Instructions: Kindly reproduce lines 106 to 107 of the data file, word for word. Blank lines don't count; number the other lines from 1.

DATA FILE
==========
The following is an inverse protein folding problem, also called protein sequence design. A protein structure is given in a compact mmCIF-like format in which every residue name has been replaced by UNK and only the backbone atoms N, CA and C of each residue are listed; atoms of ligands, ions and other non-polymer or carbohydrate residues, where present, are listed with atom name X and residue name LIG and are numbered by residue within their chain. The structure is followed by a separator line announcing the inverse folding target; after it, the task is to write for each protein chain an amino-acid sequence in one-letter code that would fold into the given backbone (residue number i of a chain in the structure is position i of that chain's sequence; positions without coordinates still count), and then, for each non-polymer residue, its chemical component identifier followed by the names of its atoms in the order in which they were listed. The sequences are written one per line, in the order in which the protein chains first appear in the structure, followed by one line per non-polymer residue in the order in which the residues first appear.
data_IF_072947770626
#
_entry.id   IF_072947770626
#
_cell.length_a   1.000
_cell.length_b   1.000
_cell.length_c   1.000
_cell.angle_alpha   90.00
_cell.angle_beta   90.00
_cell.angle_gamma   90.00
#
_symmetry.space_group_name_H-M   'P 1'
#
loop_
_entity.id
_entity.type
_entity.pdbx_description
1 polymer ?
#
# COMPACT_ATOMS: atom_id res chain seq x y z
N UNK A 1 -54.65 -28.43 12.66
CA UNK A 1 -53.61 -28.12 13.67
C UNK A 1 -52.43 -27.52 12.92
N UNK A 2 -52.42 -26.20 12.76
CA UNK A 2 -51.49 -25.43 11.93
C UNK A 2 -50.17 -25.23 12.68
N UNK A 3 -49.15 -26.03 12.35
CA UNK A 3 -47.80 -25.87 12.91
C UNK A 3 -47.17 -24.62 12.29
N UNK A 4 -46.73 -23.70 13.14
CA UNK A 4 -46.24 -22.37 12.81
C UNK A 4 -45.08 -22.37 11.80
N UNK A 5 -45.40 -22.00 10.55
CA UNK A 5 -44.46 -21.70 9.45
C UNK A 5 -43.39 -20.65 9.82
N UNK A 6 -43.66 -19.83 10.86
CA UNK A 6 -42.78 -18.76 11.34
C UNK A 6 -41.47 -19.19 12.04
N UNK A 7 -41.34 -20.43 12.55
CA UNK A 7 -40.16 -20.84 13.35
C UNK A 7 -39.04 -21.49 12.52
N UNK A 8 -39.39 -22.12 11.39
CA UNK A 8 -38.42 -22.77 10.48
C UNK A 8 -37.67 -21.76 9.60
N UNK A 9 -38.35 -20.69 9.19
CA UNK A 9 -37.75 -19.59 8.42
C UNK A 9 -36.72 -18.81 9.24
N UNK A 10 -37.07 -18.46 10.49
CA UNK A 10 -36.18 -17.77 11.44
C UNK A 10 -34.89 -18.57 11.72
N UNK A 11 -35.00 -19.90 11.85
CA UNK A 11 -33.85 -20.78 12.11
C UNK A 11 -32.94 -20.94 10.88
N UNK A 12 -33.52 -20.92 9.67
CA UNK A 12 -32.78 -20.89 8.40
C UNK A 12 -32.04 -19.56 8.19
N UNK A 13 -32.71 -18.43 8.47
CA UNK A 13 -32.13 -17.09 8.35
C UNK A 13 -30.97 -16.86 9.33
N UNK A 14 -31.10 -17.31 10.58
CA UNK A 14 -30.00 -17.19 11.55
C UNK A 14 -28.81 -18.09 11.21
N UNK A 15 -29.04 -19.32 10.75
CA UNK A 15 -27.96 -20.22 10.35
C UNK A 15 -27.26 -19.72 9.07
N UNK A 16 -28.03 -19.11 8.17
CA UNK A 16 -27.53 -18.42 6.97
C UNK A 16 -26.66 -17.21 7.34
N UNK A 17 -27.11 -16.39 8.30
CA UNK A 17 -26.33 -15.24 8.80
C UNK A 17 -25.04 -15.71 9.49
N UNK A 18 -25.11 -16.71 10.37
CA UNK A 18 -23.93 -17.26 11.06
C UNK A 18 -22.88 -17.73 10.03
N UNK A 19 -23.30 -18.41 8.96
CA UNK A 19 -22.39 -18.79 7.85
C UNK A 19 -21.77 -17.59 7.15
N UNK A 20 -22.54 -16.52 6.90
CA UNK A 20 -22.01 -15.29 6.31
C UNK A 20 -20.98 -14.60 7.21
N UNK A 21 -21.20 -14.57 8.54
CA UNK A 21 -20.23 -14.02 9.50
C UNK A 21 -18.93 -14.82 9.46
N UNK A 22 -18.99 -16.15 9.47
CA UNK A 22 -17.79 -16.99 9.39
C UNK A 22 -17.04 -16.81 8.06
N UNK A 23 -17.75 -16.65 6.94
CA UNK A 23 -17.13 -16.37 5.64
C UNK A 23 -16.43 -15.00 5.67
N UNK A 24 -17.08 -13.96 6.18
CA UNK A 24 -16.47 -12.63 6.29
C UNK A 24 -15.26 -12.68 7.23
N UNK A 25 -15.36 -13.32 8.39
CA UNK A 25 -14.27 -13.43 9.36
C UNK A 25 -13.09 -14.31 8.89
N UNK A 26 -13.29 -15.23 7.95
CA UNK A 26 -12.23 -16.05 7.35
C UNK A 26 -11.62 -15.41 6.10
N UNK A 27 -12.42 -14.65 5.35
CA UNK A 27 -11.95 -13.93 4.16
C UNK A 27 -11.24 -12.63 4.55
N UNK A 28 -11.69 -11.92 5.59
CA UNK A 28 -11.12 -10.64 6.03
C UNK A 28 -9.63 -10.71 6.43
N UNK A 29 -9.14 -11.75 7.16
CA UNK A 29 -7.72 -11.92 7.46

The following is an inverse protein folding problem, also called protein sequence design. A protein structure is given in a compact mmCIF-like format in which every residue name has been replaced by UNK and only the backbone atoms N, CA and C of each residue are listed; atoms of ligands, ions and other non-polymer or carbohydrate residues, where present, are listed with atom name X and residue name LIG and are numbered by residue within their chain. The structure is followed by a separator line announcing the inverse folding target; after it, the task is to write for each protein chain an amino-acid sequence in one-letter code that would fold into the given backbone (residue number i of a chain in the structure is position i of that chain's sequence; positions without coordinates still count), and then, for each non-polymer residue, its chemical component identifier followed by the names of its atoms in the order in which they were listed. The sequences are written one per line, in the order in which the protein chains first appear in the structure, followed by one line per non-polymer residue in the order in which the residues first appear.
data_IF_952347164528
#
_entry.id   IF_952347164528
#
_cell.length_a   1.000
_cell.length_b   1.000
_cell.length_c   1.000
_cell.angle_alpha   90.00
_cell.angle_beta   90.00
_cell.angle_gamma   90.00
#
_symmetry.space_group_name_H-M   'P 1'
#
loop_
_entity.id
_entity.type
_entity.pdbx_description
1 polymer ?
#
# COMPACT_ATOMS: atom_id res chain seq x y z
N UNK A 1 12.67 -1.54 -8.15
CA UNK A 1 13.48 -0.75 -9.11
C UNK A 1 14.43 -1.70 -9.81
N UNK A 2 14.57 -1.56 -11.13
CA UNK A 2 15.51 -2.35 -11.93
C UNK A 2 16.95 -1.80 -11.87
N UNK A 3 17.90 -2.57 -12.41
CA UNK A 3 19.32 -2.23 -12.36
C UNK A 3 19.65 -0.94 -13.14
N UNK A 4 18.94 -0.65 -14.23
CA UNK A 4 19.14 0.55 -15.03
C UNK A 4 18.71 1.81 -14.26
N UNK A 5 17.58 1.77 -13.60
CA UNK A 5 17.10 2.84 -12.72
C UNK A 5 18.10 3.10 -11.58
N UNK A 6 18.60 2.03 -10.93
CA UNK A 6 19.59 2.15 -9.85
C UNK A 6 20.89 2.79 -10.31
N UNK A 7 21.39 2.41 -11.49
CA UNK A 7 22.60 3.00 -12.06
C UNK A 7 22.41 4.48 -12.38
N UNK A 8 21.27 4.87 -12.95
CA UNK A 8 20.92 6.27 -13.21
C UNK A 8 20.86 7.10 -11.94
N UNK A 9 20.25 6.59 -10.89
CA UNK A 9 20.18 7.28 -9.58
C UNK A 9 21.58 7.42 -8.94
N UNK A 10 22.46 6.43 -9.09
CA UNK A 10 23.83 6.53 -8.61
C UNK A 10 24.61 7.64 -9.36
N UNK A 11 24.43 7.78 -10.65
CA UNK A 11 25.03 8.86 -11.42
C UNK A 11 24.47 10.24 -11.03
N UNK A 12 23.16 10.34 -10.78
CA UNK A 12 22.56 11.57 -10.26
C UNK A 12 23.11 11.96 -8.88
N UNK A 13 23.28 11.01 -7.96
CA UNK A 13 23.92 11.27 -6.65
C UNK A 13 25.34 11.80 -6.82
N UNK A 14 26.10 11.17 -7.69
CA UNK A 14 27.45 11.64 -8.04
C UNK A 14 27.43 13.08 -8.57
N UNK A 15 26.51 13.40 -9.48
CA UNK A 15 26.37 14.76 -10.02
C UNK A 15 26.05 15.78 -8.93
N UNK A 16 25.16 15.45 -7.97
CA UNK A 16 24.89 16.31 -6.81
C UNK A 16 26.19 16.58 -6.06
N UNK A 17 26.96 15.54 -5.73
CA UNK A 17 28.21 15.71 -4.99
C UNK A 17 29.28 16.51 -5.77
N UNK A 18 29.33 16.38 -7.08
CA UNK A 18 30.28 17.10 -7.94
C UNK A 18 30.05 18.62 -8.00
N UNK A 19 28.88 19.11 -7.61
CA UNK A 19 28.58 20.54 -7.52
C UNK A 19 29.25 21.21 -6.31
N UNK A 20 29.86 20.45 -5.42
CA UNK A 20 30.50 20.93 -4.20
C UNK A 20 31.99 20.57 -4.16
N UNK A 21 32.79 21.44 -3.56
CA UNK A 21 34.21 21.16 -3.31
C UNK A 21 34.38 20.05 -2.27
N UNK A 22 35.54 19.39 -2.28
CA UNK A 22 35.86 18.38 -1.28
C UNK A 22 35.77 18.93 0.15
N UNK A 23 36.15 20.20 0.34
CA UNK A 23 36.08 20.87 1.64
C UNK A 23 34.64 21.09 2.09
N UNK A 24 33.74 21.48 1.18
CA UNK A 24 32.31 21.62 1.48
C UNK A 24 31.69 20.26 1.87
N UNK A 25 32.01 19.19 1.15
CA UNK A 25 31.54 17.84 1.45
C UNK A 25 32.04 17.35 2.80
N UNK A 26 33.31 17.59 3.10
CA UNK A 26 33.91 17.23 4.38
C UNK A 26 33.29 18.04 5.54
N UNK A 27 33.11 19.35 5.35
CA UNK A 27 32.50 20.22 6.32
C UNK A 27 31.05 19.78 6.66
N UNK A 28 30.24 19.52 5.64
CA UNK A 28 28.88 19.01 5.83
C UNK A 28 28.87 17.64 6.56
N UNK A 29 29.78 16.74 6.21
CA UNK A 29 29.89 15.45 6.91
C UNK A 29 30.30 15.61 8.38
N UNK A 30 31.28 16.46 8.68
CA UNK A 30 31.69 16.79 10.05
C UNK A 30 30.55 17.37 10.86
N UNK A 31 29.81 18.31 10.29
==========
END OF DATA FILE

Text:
N UNK A 29 -9.14 -11.75 7.16
CA UNK A 29 -7.72 -11.92 7.46